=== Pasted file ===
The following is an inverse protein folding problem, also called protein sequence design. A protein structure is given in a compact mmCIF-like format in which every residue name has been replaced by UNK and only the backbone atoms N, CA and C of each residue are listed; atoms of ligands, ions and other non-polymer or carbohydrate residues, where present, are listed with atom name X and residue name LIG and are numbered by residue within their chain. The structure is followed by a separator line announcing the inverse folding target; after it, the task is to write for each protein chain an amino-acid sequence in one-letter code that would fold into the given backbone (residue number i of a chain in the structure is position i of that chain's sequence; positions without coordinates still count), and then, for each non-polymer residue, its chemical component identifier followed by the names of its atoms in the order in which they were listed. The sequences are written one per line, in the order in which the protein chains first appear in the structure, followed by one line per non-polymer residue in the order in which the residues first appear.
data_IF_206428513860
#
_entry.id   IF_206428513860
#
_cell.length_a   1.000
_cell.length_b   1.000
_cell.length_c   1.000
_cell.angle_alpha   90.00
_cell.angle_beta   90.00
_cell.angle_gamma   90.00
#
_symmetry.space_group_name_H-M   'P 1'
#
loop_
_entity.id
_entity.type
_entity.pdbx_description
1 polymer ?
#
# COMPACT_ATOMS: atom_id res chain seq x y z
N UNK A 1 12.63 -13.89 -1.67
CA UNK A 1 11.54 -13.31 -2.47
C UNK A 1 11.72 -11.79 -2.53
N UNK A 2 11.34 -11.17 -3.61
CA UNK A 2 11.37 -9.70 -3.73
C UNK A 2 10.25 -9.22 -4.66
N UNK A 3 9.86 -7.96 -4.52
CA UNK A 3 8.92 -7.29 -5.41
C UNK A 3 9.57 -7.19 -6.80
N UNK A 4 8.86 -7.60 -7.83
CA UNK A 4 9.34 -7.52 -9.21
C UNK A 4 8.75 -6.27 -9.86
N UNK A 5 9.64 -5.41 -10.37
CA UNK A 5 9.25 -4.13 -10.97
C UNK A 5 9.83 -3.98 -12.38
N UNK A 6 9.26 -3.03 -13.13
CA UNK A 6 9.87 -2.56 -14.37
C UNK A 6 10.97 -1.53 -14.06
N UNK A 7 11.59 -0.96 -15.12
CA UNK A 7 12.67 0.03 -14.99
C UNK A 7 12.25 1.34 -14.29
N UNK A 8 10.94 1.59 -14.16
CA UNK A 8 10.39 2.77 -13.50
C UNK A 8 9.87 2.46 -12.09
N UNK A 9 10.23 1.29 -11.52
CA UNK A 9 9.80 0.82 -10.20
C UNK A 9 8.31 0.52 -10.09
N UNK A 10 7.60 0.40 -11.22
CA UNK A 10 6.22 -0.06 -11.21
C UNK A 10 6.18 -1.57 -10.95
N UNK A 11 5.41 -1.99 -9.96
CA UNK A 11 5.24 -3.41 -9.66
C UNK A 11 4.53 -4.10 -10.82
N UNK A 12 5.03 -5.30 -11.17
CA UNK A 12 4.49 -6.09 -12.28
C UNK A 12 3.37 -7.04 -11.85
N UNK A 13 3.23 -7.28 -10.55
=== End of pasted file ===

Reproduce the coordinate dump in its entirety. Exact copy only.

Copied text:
The following is an inverse protein folding problem, also called protein sequence design. A protein structure is given in a compact mmCIF-like format in which every residue name has been replaced by UNK and only the backbone atoms N, CA and C of each residue are listed; atoms of ligands, ions and other non-polymer or carbohydrate residues, where present, are listed with atom name X and residue name LIG and are numbered by residue within their chain. The structure is followed by a separator line announcing the inverse folding target; after it, the task is to write for each protein chain an amino-acid sequence in one-letter code that would fold into the given backbone (residue number i of a chain in the structure is position i of that chain's sequence; positions without coordinates still count), and then, for each non-polymer residue, its chemical component identifier followed by the names of its atoms in the order in which they were listed. The sequences are written one per line, in the order in which the protein chains first appear in the structure, followed by one line per non-polymer residue in the order in which the residues first appear.
data_IF_206428513860
#
_entry.id   IF_206428513860
#
_cell.length_a   1.000
_cell.length_b   1.000
_cell.length_c   1.000
_cell.angle_alpha   90.00
_cell.angle_beta   90.00
_cell.angle_gamma   90.00
#
_symmetry.space_group_name_H-M   'P 1'
#
loop_
_entity.id
_entity.type
_entity.pdbx_description
1 polymer ?
#
# COMPACT_ATOMS: atom_id res chain seq x y z
N UNK A 1 12.63 -13.89 -1.67
CA UNK A 1 11.54 -13.31 -2.47
C UNK A 1 11.72 -11.79 -2.53
N UNK A 2 11.34 -11.17 -3.61
CA UNK A 2 11.37 -9.70 -3.73
C UNK A 2 10.25 -9.22 -4.66
N UNK A 3 9.86 -7.96 -4.52
CA UNK A 3 8.92 -7.29 -5.41
C UNK A 3 9.57 -7.19 -6.80
N UNK A 4 8.86 -7.60 -7.83
CA UNK A 4 9.34 -7.52 -9.21
C UNK A 4 8.75 -6.27 -9.86
N UNK A 5 9.64 -5.41 -10.37
CA UNK A 5 9.25 -4.13 -10.97
C UNK A 5 9.83 -3.98 -12.38
N UNK A 6 9.26 -3.03 -13.13
CA UNK A 6 9.87 -2.56 -14.37
C UNK A 6 10.97 -1.53 -14.06
N UNK A 7 11.59 -0.96 -15.12
CA UNK A 7 12.67 0.03 -14.99
C UNK A 7 12.25 1.34 -14.29
N UNK A 8 10.94 1.59 -14.16
CA UNK A 8 10.39 2.77 -13.50
C UNK A 8 9.87 2.46 -12.09
N UNK A 9 10.23 1.29 -11.52
CA UNK A 9 9.80 0.82 -10.20
C UNK A 9 8.31 0.52 -10.09
N UNK A 10 7.60 0.40 -11.22
CA UNK A 10 6.22 -0.06 -11.21
C UNK A 10 6.18 -1.57 -10.95
N UNK A 11 5.41 -1.99 -9.96
CA UNK A 11 5.24 -3.41 -9.66
C UNK A 11 4.53 -4.10 -10.82
N UNK A 12 5.03 -5.30 -11.17
CA UNK A 12 4.49 -6.09 -12.28
C UNK A 12 3.37 -7.04 -11.85
N UNK A 13 3.23 -7.28 -10.55